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PowerPoint tutorial sites

Discussion in 'Business Applications' started by LadyLisa, Nov 23, 2001.

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  1. LadyLisa

    LadyLisa Thread Starter

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    I have to learn PowerPoint by next week. Can anyone recommend a good tutorial site for it and also a site with tips and tricks. I have seen a few but I didn't find them very good, mainly too long winded.

    :)
     
  2. Rockn

    Rockn

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    Go to google.com and do a search on "Poerpoint Tutorials" I don't know of nay off the top of my head as I never use the program.
     
  3. LadyLisa

    LadyLisa Thread Starter

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    Rockn, thanks but i did that and it gave a bunch of sites. I even printed one out caleed 'Powerpoint in 10 easy step' which turned out to be a book, must've printed about 100 pages. I just wondered if anyone knew of a site that was helpful, to the point and gave me all the little tips and tricks I would need to know.

    :)
     
  4. Anne Troy

    Anne Troy

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    Some tips and tricks about PowerPoint learned after using it extensively and by helping users over the phone (hence, knowing a lot of the common mistakes):

    1. Use the master slide. It's under the view menu. Here's where you create the background and formatting for ALL slides. Put your company logo here.

    2. Break your information down so that you only have 6 or so points on each slide--more is too much.

    3. When pasting Word tables or Excel data, you may have problems, always try to copy it, then in PPT, choose Edit-Paste special-as a picture. If you keep losing columns when you paste these items, which is pretty common, try selecting additional blank columns.

    4. When you insert sound, it only embeds 100KB or less by default. Increase it right away to a more reasonable size--enough to cover the size of your sound files and then some.

    5. If you're doing movies, be prepared. PPT doesn't accept ALL movie types easily. And, though it might work fine on your PC, you need to make sure it works on the presentation PC. Test this stuff way ahead of time--and not just the movies.

    6. PPT files go corrupt faster than any other kind of file in my experience. As you work, make your own "backup" file by closing the file, and then copying it--using Windows explorer--to any other location, or even in the same folder.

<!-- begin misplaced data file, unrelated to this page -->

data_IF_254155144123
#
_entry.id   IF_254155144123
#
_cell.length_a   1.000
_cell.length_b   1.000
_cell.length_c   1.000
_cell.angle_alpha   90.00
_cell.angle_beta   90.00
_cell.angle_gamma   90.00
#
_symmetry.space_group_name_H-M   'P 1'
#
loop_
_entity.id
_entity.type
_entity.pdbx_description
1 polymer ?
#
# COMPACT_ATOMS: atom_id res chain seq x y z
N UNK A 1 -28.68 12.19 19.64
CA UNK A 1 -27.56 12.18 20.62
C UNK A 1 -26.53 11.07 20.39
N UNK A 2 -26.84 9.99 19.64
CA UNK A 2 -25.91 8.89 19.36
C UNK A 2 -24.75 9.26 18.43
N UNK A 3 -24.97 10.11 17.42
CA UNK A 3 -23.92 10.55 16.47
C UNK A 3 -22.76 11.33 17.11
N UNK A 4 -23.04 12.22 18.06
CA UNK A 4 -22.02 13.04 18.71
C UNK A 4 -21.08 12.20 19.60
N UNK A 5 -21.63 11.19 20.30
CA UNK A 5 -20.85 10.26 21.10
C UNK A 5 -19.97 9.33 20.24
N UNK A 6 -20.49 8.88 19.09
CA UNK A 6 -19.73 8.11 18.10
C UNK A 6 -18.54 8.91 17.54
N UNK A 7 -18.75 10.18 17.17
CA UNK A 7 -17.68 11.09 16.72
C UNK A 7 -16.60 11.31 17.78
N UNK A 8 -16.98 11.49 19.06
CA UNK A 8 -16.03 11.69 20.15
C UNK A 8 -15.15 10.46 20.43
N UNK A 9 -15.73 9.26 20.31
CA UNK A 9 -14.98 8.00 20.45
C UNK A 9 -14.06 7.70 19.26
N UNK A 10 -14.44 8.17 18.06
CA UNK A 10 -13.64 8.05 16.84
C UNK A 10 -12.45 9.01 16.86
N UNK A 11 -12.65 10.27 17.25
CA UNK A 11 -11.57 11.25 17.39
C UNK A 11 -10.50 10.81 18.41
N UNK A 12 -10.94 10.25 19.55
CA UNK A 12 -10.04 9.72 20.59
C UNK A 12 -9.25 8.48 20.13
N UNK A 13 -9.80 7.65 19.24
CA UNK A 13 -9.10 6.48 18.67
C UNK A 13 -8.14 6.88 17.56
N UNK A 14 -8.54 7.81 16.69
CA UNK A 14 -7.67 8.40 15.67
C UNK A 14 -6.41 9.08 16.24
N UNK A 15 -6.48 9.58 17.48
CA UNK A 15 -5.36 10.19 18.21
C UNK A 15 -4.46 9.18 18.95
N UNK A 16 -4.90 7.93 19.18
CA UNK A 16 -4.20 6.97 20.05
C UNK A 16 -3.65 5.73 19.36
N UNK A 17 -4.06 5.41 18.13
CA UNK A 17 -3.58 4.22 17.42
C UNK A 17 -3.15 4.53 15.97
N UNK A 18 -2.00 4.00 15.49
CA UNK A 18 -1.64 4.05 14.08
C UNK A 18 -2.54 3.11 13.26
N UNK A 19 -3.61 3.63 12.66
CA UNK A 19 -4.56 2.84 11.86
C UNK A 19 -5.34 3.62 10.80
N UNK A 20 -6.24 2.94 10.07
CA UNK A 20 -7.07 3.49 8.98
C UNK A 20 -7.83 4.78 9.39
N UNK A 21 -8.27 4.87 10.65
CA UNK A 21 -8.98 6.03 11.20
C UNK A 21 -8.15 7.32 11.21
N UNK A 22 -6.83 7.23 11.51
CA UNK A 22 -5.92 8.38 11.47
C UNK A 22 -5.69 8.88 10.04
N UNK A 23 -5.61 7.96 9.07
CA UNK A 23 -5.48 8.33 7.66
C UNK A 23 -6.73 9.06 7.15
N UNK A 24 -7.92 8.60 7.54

7. If you use drawing tools in PPT or any other Office program, I strongly suggest creating your drawing in an otherwise blank file. When you're done the drawing, select everything and group it so that your drawing really is only one object. Then copy/paste to your intended file. Having tons of drawing objects is (I've convinced myself) one of the reasons files go corrupt.

    8. When using pictures in PPT or any Office program, always get your picture in, then cut it, then hit Edit-Paste special-As a picture. This reduces the electronic size of the file. Something about that it now does not have to retain information about the graphic because it's now just an Office drawing object. Occasionally, the picture will lose its viewing quality and then you just undo until you have the original back; but it happens very seldom.

    9. If you're used to Word, create your text in Word. Just apply Heading1 style to your slide titles and Heading2 style to your bullet points. Then File-Send to-Powerpoint and it creates a blank presentation with your text. You then edit the slide master and insert your graphics and other stuff.

    10. If you want to print it, avoid very dark and very light colors in your slide master. Though you're supposed to be able to, it doesn't always work to print it without the dark background or lighter text.

    11. You can choose a template (File-New) even if you don't like something about it. Just open the slide master and change the colors of your objects (to your company colors?), or delete them, or resize them. If you can't seem to grab just one object in the slide master, try using the drawing toolbar in PPT and hit Draw-Ungroup. Then try to select one item. You may want to group them again when you're done.

    12. To animate the objects in your slide, choose Slide Show-Custom animation. Beware: each different type of object on your slide may use different tabs in this dialog box. Look for them. Many people overlook it and call the helpdesk because they can't figure it out.

    13. To go forward one slide, generally, you click the left mouse pointer. For other options, right-click it. If you want to go to slide 34, type it onto your keyboard. If you type it slowly, you may end up on slide 3.

    14. Keep your common tasks toolbar up. If you pull in a slide from another presentation, you may need to hit Slide Layout-Reapply to get it to take on the properties of the master slide.

    15. If you burn your presentation (or any file for that matter) to a CD and then copy it down to a hard drive, it retains the "read only" property from when it was burnt. Just right-click the file in Windows explorer, hit properties, and remove the read only. I say this 'cause lots of people show them on laptops and have no other way of putting the presentation on the laptop 'cause they're generally too big for a floppy.